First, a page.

COLUMBUS: Iowa Republicans held a big fund-raiser, also known as the Straw Poll. Congresswoman Michelle Bachmann, kinda running as Iowa’s “Favorite Daughter” candidate, rounded up over 4800 of her childhood friends and won the poll by 150 votes over Ron Paul of Texas. Just 17,000 bonafide Iowans drove to Ames to vote for a Republican for President. That may sound like a good crowd, but three times as many will drive there for a football game.
I know a few farmers in Iowa, and I bet any one of them could have gotten 5000 other farmers to take the day off and go to Ames and vote for ‘em. Well, another farmer, this one from west Texas, announced he’s running. Rick Perry says Texas is due another President.
Gov. Pawlenty got creamed in the Straw Poll and put himself out to pasture. He spent a million dollars for 2000 votes, and figured at that price he couldn’t afford enough votes to beat Obama. Other candidates want his 2000 supporters, but so far no one has offered anywhere near what they cost him.
President Obama heard his name mentioned so many times in Iowa he wants to see what the ruckus is all about. He’ll fly in on Air Force One and trade it for Greyhound One to tour along the Mississippi River in Minnesota, Iowa, and Illinois. What those folks want to hear is which of his programs he will cut to reduce the deficit, and which regulations he will forego so business can expand and hire more people. But what he’ll likely talk about is a new stimulus package, including a plan to install a gigantic culvert for the Mississippi to run through from St. Paul to St. Louis.
In Philadelphia, the mayor has cracked down on teenage hoodlums who are copying the violence and destruction going on in England. Police caught more than 50 one night, which sounds more impressive than it is. See, it ain’t hard for a policeman to outrun a guy carrying a 60-inch flat screen TV with his pants down around his knees.
The Obama health care bill got sent to the Supreme Court. A friend in Las Vegas asked for my opinion on being forced to buy health insurance. The quote below answers that question, sort of.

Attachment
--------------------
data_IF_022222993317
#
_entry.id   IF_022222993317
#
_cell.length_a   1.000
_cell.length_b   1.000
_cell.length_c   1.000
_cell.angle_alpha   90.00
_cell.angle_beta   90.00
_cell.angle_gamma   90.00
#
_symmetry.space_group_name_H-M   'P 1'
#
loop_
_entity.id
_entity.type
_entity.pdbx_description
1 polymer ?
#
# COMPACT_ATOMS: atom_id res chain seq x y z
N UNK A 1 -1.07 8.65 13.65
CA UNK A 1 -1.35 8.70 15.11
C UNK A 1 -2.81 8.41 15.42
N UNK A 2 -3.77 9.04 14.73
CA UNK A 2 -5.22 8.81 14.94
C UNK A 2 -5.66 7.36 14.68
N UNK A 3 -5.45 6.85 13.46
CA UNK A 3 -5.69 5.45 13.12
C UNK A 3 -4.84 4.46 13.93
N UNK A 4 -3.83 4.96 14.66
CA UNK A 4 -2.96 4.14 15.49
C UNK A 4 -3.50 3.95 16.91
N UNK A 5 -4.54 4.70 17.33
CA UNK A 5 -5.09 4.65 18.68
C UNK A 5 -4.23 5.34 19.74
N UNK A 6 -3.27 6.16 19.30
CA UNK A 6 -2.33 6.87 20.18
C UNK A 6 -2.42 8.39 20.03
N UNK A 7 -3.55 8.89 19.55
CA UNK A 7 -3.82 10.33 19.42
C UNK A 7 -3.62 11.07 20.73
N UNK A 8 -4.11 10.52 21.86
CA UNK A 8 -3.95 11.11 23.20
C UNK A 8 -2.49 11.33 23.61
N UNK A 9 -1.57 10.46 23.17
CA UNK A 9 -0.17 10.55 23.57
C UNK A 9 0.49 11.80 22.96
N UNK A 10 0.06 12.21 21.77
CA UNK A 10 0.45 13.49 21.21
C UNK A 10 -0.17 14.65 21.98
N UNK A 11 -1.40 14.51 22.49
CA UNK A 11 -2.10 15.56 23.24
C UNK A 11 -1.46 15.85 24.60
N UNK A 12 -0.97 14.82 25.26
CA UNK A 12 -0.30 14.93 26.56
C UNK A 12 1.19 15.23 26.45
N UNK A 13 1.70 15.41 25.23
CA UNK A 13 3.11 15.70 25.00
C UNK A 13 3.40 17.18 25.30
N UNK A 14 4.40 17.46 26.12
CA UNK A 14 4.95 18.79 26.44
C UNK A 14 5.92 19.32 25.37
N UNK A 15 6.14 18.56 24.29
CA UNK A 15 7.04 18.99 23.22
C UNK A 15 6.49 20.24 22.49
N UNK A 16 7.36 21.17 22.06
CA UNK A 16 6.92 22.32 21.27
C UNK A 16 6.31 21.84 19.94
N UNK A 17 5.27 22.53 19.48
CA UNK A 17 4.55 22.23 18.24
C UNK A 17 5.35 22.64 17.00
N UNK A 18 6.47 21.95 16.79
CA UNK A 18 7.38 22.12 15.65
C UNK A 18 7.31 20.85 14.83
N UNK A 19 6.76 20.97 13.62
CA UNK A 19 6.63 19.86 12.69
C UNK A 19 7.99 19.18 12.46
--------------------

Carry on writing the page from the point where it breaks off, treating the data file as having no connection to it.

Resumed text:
Historic quote by Will Rogers: (following a gall bladder operation in 1927)
One day I was a-laying in the hospital (recovering) and I just happened to have the only bright thought that had come to me in weeks. “Say, this thing I’m doubled up here with comes under the heading of ‘sickness’.” For wasn’t I getting well from an operation?
So I thought of those policies I had been paying on for years. This sickness is going to turn out all right, at that. I began to think how I could stretch it out into what might be termed a slow convalescence. So I was grinning like a moving-picture producer who has just thought of a suggestive title for his new picture. So when my wife called again I broke the good news to her.
I says, “If we can get a bonafide doctor to say that I have been sick and couldn’t spin a rope and talk about Coolidge, we are in for some disability.”
Well, I notice the wife didn’t seem so boisterous about this idea. Then I got to thinking: “Maybe I haven’t been sick enough, or maybe I haven’t got a bonafide doctor.”
Then the truth did slowly come out; she told me the sad story of cutting down on the insurance. It read like a sentence to me. She said my physical condition had misled them. Of course she said there would be some salvage out of our short-sightedness, but that the operation would be by no means money-making. Whereas if the original policies had prevailed I would have reaped a neat benefit.
So if you want to stay well, just bet a lot of rich companies that you will get sick. Then if you can’t have any luck getting sick, have the policy cut down, and before six months you’ll be saying, “Doctor, the pain is right there.” (From “Ether and Me”, 1927)